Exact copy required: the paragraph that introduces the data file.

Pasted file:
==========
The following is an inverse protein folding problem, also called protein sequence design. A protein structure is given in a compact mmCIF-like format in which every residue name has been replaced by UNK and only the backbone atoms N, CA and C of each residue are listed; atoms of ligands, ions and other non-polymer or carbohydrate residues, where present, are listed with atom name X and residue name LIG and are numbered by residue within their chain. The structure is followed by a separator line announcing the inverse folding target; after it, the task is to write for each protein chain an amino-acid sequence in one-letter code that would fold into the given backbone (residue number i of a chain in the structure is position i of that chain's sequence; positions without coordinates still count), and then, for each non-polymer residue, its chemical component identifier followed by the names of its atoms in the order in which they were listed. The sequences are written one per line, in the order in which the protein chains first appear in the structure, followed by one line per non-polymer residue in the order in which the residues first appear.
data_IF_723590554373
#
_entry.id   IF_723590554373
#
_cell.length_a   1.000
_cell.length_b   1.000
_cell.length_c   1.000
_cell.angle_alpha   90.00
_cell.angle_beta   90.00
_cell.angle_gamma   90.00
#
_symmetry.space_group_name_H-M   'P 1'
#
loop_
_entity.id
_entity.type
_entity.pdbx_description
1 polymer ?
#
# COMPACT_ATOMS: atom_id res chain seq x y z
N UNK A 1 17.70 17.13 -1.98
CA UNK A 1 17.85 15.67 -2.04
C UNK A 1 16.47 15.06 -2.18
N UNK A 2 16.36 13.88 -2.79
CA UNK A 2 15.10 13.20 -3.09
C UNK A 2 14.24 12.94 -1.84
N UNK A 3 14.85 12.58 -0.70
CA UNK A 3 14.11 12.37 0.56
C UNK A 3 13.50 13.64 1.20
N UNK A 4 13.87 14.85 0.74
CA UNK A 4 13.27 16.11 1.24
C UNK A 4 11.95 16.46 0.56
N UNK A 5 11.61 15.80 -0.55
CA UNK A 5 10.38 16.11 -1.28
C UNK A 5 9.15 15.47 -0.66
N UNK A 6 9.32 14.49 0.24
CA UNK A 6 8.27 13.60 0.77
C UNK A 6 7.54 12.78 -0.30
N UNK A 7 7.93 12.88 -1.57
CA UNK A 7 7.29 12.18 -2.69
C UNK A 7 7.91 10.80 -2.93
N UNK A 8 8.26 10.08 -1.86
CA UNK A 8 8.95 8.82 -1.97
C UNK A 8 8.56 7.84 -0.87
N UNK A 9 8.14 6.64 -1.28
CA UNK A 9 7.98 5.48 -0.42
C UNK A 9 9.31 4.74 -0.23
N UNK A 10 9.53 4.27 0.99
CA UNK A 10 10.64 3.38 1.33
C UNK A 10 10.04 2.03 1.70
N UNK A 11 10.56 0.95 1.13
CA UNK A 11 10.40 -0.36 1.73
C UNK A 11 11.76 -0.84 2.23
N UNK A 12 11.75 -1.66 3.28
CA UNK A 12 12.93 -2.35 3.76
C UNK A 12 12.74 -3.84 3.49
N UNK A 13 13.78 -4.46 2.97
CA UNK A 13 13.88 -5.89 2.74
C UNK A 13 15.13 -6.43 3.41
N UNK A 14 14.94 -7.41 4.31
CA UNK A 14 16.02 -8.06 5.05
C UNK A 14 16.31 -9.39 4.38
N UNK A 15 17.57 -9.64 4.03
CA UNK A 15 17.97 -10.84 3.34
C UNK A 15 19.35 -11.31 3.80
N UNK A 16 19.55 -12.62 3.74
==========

The following is an inverse protein folding problem, also called protein sequence design. A protein structure is given in a compact mmCIF-like format in which every residue name has been replaced by UNK and only the backbone atoms N, CA and C of each residue are listed; atoms of ligands, ions and other non-polymer or carbohydrate residues, where present, are listed with atom name X and residue name LIG and are numbered by residue within their chain. The structure is followed by a separator line announcing the inverse folding target; after it, the task is to write for each protein chain an amino-acid sequence in one-letter code that would fold into the given backbone (residue number i of a chain in the structure is position i of that chain's sequence; positions without coordinates still count), and then, for each non-polymer residue, its chemical component identifier followed by the names of its atoms in the order in which they were listed. The sequences are written one per line, in the order in which the protein chains first appear in the structure, followed by one line per non-polymer residue in the order in which the residues first appear.